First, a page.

“Will the fall of a government at the Centre necessitate re-elections in the States and are the States willing to go to polls?” There are serious doubts if States like Punjab and Uttar Pradesh would prefer going to polls. If they do, then it affects the basic principle of parliamentary system (i.e. 5-year term). The Indian Constitution has a quasi-federal structure, which is federal in form but unitary in spirit where the Centre is entrusted with more power. Majority of States should ratify these constitutional amendments. An analogy could be drawn between such an arrangement and the medieval ages where the rulers aimed to achieve a pan-India status, which was once enjoyed by the Congress immediately after independence. Such a policy would make the government at the Centre more authoritarian.
Another suggestion by NITI Aayog is that, when the legislature is prematurely dissolved and the period is short then, the administration would be carried out by the President at Centre and the Governor at the State. This suggestion poses problems because it is clearly visible that the regime at Centre is always keen on placing its nominees at the constitutional posts, and under such circumstances we may have to face serious repercussions like the declaration of emergency.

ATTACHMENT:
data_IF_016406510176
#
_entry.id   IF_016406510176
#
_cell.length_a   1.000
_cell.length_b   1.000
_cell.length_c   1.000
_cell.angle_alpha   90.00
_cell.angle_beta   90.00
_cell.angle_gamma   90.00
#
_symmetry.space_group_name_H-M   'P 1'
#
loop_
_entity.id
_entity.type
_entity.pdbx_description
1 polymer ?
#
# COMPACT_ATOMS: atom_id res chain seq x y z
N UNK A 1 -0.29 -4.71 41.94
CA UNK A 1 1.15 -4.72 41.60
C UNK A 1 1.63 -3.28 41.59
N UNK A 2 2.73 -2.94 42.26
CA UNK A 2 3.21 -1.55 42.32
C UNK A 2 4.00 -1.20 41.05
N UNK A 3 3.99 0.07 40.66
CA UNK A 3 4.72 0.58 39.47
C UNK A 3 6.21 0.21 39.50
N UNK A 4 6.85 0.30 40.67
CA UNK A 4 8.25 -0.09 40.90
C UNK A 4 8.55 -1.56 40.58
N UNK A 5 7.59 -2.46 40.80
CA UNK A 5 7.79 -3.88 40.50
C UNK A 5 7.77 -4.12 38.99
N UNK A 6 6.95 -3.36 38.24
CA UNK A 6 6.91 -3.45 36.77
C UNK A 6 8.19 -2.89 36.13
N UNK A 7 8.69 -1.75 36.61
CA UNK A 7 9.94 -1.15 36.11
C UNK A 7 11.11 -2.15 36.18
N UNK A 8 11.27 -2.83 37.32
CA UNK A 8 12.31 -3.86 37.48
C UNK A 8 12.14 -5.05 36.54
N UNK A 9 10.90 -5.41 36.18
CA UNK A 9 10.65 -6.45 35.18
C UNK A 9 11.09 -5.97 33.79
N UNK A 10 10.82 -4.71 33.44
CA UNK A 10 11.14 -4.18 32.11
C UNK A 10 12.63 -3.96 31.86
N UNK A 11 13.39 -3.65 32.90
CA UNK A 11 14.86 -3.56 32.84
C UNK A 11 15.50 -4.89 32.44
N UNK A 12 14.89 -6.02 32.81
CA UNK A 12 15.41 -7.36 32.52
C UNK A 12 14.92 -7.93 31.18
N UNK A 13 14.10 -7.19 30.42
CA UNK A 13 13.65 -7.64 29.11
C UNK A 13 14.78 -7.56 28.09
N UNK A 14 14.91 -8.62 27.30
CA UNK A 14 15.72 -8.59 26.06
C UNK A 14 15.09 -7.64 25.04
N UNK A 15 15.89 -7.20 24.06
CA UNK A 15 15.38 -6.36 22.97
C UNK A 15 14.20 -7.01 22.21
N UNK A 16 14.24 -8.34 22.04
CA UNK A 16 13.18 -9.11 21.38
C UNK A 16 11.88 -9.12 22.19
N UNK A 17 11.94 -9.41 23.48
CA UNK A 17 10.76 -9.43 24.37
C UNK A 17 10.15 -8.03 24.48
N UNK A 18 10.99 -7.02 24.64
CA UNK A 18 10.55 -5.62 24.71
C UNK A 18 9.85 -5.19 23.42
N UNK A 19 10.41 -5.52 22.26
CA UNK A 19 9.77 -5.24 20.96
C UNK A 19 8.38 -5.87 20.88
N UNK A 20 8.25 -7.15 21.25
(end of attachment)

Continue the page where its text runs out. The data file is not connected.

The standing committee report mentions the precedent of simultaneous elections in countries like South Africa. In Sweden, elections are held on a fixed date (similar to the US). Interestingly, the practice of simultaneous elections is complimented by the electoral system of proportional representation i.e. South Africa has party-list proportional representation and Sweden too has proportional representation where the parties are given a number of representatives based on their share of votes. Proportional representation is an alternative to FPTP and other majoritarian voting systems that tend to produce disproportionate outcomes and have a bias in favour of large political groups. Moreover, through the FPTP system, a candidate can win with a wafer-thin majority, and therefore the dissent voiced by the minority that are significantly a larger group is silenced. The idea of incorporating a PR system would be opposed by several political parties as election campaigns in India are aimed at persuading the swing voters and caste dynamics play an important role.